Yep. I looked a couple of controllers on Ebay and they used 13KHz and 15KHz. Not out of audio range but close.

    On my robot car I used 10KHz and did not hear anything, but then my ears fall off rapidly at 4KHz in one and 8KHz in the other according to my ear doctor. My wife also did not complain about any high pitched whine, so there was probably not much sound coming out.

    I suspect that motors are pretty good sound transducers in the lower audio but not in the upper audio range.

    Bob
     
  7. Arouse1973

    Arouse1973 Adam

    5,164
    1,081
    Dec 18, 2013
    My misses whines all the time, how do I convert that to frequency. Is it 1/24h.:)
    Adam
     
  8. hevans1944

    hevans1944 Hop - AC8NS

    4,536
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    Jun 21, 2012
    If you have ever had the opportunity to observe industrial robots in action, the servo motor noise is incredible. Of course the noise in most factories that employ them is even louder. In the Air Force everything we used was powered from 400 Hz AC. This was bad enough, but add in two-phase AC servo motors driven with magnetic amplifiers, a nearby three-phase 20 HP hydraulic power supply motor, and jet engines winding up all around the flight line... no wonder the guv'ment issued us ear protection!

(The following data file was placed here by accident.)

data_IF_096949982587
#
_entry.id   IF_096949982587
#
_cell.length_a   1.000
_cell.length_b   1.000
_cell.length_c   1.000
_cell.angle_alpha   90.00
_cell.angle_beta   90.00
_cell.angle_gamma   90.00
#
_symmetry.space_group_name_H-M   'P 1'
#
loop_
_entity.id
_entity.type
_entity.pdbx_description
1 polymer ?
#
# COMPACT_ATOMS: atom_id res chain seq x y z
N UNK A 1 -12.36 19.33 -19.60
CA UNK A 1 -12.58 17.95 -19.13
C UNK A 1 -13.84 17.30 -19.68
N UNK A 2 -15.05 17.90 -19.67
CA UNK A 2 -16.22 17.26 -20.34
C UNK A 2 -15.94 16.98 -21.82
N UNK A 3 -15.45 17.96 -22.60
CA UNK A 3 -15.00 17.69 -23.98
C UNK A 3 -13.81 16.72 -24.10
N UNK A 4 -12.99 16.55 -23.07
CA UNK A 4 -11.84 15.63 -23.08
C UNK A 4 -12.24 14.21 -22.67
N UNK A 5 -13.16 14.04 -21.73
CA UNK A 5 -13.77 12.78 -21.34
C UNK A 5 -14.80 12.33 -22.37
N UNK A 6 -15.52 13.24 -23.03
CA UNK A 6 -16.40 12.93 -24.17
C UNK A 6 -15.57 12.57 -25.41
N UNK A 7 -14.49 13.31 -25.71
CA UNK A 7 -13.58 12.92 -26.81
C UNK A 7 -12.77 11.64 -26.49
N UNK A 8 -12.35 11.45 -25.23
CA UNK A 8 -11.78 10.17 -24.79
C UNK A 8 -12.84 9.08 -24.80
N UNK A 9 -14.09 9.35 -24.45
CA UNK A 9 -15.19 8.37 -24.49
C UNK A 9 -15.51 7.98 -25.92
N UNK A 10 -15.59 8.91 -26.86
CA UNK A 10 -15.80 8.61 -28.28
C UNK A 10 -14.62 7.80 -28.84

Personally, I like a nice, quiet, DC motor. Brushless is even better.

    Induction motors are also quiet, but it is a real bitch kitty to make them vary their speed on demand. We did do just that on a bearing tester I helped to build, a copy of an existing test rig. We used a commercial variable-frequency drive manufactured in Germany. It cost in the tens of thousands of dollars range, but it worked as advertised.
     
    Last edited: Mar 6, 2015